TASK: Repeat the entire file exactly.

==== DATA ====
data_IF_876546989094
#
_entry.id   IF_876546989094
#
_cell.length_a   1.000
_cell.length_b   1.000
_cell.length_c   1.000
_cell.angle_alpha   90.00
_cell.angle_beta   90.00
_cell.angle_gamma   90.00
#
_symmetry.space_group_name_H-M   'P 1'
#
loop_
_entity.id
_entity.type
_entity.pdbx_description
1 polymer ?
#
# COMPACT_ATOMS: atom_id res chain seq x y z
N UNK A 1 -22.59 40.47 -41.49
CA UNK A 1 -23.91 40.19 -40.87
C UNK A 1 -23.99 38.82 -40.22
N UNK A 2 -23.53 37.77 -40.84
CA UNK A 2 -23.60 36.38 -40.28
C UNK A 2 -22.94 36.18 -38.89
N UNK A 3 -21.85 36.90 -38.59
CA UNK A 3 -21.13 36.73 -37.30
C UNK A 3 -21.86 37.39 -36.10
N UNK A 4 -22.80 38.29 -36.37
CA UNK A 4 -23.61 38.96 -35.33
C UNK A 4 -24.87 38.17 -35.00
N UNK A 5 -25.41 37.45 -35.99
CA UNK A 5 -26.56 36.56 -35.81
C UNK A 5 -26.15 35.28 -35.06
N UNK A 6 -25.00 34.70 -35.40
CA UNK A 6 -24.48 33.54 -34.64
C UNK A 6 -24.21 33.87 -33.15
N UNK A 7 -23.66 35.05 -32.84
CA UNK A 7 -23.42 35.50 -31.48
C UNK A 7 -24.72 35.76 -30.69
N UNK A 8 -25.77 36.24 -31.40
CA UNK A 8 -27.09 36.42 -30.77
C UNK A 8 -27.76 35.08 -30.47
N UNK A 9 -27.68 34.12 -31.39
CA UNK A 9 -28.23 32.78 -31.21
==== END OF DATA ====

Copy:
data_IF_876546989094
#
_entry.id   IF_876546989094
#
_cell.length_a   1.000
_cell.length_b   1.000
_cell.length_c   1.000
_cell.angle_alpha   90.00
_cell.angle_beta   90.00
_cell.angle_gamma   90.00
#
_symmetry.space_group_name_H-M   'P 1'
#
loop_
_entity.id
_entity.type
_entity.pdbx_description
1 polymer ?
#
# COMPACT_ATOMS: atom_id res chain seq x y z
N UNK A 1 -22.59 40.47 -41.49
CA UNK A 1 -23.91 40.19 -40.87
C UNK A 1 -23.99 38.82 -40.22
N UNK A 2 -23.53 37.77 -40.84
CA UNK A 2 -23.60 36.38 -40.28
C UNK A 2 -22.94 36.18 -38.89
N UNK A 3 -21.85 36.90 -38.59
CA UNK A 3 -21.13 36.73 -37.30
C UNK A 3 -21.86 37.39 -36.10
N UNK A 4 -22.80 38.29 -36.37
CA UNK A 4 -23.61 38.96 -35.33
C UNK A 4 -24.87 38.17 -35.00
N UNK A 5 -25.41 37.45 -35.99
CA UNK A 5 -26.56 36.56 -35.81
C UNK A 5 -26.15 35.28 -35.06
N UNK A 6 -25.00 34.70 -35.40
CA UNK A 6 -24.48 33.54 -34.64
C UNK A 6 -24.21 33.87 -33.15
N UNK A 7 -23.66 35.05 -32.84
CA UNK A 7 -23.42 35.50 -31.48
C UNK A 7 -24.72 35.76 -30.69
N UNK A 8 -25.77 36.24 -31.40
CA UNK A 8 -27.09 36.42 -30.77
C UNK A 8 -27.76 35.08 -30.47
N UNK A 9 -27.68 34.12 -31.39
CA UNK A 9 -28.23 32.78 -31.21